Week one at the MBA was something of a whirlwind. We started off our 'introduction week' with a 12 hour day, several assignments, and promises that 22 pages on the Japanese fax industry are important (turns out they are, and quite interesting too). That was followed by debates, presentations, an insane Amazing Race across Joburg (it was quite a day, I was stiff for the rest of the week), more presentations, discussions and basically head-spinning work. There is a lot of suddenly meeting people from industry, and a lot of 5-minute assignment (as in "you have 5 minutes to prepare _________, go!")
Between the insanity the people are amazing. I really like everyone in the class, from being super-friendly on day one and sharing our complete terror over coffee, to laughing and teasing when appropriate, to all kind of pitching in to share knowledge of our respective fields.
The weekend was spent reading and reading and reading. The tough part is that I'm such a newbie that reading a single chapter takes several hours. The plus side of spending several hours on one chapter is that I know the work inside out by the time I collapse onto the floor with a numb arm from writing so much.
I'm liking Economics, vaguely understanding Accounting, wondering when Marketing diverges from common sense and buzzwords and looking forward to Human Behaviour (later this week) and Research Methodology and statistics (next month).
I have had a couple of conversations with the people at work, I miss the girls terribly, and from the sounds of things, it's worse there than it was before I left. I have to admit, the feeling of working hard without being set up for failure is putting me in a fantastic mood, even though I'm also getting used to the feeling of waking up in the morning feeling like a truck has hit me head on (there is also unlimited filter coffee and a pretty healthy - if you choose the right foods - meal plan, which means by the time I get my first cup of coffee and fruit/pastry of the day I have usually stopped growling).
Here's to new experiences, to learning, to opportunities and to working harder than ever before!
Monday, January 20, 2014
Posted by Helen at 2:13 pm
Monday, December 30, 2013
Working notice, Christmas, housesitting (they have 6 dogs now. SIX.) awesome cricket series and everything else has become a bit much. For example, New Year is my favourite holiday, it is in two days time and I only have plans because I got a call from La a little while ago panicking about the same thing.
- the learning channel is kind of like those Verimark Infomercials without all the awesome clips of bad actors injuring themselves.
- I do actually know more than I thought I knew (thanks Dad for the lifetime of making me read financial statements).
- Never take business advice from a TV channel. Geez i wanted to jump in there and shake them.
Posted by Helen at 5:00 pm
Wednesday, December 18, 2013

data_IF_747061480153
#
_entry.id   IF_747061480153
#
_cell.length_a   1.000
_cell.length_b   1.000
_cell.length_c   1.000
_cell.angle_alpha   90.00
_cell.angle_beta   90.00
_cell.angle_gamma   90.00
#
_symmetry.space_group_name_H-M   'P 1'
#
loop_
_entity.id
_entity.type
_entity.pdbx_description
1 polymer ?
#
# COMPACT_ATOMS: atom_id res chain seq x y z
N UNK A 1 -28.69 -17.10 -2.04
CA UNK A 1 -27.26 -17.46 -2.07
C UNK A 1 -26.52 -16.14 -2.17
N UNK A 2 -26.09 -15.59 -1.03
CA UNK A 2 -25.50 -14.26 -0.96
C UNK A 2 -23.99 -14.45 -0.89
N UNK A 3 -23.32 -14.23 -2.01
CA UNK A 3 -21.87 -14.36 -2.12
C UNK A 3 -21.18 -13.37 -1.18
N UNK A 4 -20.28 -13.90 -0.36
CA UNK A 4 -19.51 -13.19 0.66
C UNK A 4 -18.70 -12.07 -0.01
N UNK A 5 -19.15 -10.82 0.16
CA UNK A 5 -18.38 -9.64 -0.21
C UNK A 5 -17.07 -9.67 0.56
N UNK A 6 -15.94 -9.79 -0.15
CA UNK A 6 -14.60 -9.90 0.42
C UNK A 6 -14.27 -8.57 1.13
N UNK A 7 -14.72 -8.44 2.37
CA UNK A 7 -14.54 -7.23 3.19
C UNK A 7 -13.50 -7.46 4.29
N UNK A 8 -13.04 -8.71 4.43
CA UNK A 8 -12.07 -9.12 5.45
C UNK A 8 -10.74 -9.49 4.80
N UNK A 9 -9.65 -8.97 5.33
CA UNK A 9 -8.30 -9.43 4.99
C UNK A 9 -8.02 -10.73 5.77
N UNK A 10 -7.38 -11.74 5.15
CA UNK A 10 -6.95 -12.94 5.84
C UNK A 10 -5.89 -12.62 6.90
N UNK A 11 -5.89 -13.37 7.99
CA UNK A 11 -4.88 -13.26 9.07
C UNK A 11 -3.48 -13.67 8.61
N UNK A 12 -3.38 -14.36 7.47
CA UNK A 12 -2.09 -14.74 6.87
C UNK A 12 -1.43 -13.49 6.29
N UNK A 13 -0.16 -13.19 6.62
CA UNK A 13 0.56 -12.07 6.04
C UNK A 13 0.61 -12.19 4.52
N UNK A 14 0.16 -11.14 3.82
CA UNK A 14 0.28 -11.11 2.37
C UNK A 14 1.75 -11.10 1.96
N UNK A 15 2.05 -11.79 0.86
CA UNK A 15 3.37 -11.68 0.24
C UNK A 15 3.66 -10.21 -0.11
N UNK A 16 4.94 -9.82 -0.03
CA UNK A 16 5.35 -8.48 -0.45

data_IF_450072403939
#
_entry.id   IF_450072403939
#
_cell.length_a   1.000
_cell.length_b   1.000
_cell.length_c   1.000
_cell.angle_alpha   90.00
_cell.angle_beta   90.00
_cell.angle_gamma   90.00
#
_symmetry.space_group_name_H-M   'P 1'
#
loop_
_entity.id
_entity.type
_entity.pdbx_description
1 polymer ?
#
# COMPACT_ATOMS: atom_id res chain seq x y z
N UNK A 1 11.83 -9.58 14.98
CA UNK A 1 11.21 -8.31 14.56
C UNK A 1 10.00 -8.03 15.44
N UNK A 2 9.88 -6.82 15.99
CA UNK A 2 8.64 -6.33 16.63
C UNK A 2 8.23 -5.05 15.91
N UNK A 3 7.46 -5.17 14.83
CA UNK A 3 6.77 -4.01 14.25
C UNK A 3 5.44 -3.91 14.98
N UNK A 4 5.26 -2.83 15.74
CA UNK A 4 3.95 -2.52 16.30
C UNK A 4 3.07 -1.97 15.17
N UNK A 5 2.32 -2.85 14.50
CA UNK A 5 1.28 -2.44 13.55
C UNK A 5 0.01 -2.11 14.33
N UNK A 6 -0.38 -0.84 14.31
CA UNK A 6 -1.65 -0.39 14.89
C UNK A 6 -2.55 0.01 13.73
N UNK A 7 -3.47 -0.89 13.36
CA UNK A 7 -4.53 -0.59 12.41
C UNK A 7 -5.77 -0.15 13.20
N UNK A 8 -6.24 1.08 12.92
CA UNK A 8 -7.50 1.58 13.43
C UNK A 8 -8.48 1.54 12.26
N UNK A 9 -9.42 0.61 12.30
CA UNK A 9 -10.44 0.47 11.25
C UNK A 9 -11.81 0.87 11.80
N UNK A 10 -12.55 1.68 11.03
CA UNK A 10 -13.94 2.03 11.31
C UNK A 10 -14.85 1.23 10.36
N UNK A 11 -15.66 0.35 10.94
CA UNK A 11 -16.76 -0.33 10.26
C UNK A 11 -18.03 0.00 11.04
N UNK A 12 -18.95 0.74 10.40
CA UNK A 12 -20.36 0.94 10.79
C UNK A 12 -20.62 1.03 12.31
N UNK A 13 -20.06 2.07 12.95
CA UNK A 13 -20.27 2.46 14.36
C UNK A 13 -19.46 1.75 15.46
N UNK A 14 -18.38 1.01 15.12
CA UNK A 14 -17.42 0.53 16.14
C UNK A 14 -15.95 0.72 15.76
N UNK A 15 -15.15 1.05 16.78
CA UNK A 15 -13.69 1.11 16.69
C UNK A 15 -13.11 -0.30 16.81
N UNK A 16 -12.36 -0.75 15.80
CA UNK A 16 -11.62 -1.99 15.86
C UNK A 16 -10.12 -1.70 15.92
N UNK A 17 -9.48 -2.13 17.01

I have a financial accounting assessment for next week. And four textbooks and two files to know by the first class.
I'm becoming more upset about losing my leave than about losing my bonus.
Posted by Helen at 6:45 am
Tuesday, December 17, 2013
So I resigned, a couple of days before I actually had to. I was unceremoniously given to the Bridezilla as a lackey, had my leave taken away and my Christmas Bonus revoked. The girls I work with were as awesome as ever (I will miss them) and the general feeling among my colleagues is absolute fury at the way I am being punished for trying to do something with my life. Of course Bridezilla is not being given anything that may interfere with her Pinterest habit (she really should have learned to hide that on facebook) and so all of my work is going to someone who averages 30 hours o overtime a week already. Morale is not good right now.
In the midst of all the chaos I went to the introductory cocktail party evening. I learned a few things:
- It is possible to go to a cocktail party and a Nickleback concert in the same evening although a cocktail dress and takkies look weird.
- The new fun game of these functions (developed by myself and P1) is called 'spot the trophy wife'. Long blonde hair and 8 layers of makeup (which was the description given to girls at my high school).
- I ran into two girls from my high school, fortunately they are students, not partners. Unfortunately the one I was friends with is doing a diploma, not a full MBA.
- There is a dress code for classes (ouch, losing christmas bonus)
- Laptops are mandatory (see above)
- Meals and textbooks are included (well that's something)
- Wearing heels for the first time in ages makes me grumpy
- I get along better with mining people than financial people
- The best people are those crashing the party from the TED-X talk next door (dammit)
- Everyone already knows everyone
- If I don't network enough P1 will sit down and refuse to let me go home (or to Nickleback) unless I go and talk to another 5 people.
- Other people are as scared as me.
Posted by Helen at 6:42 am
Monday, December 16, 2013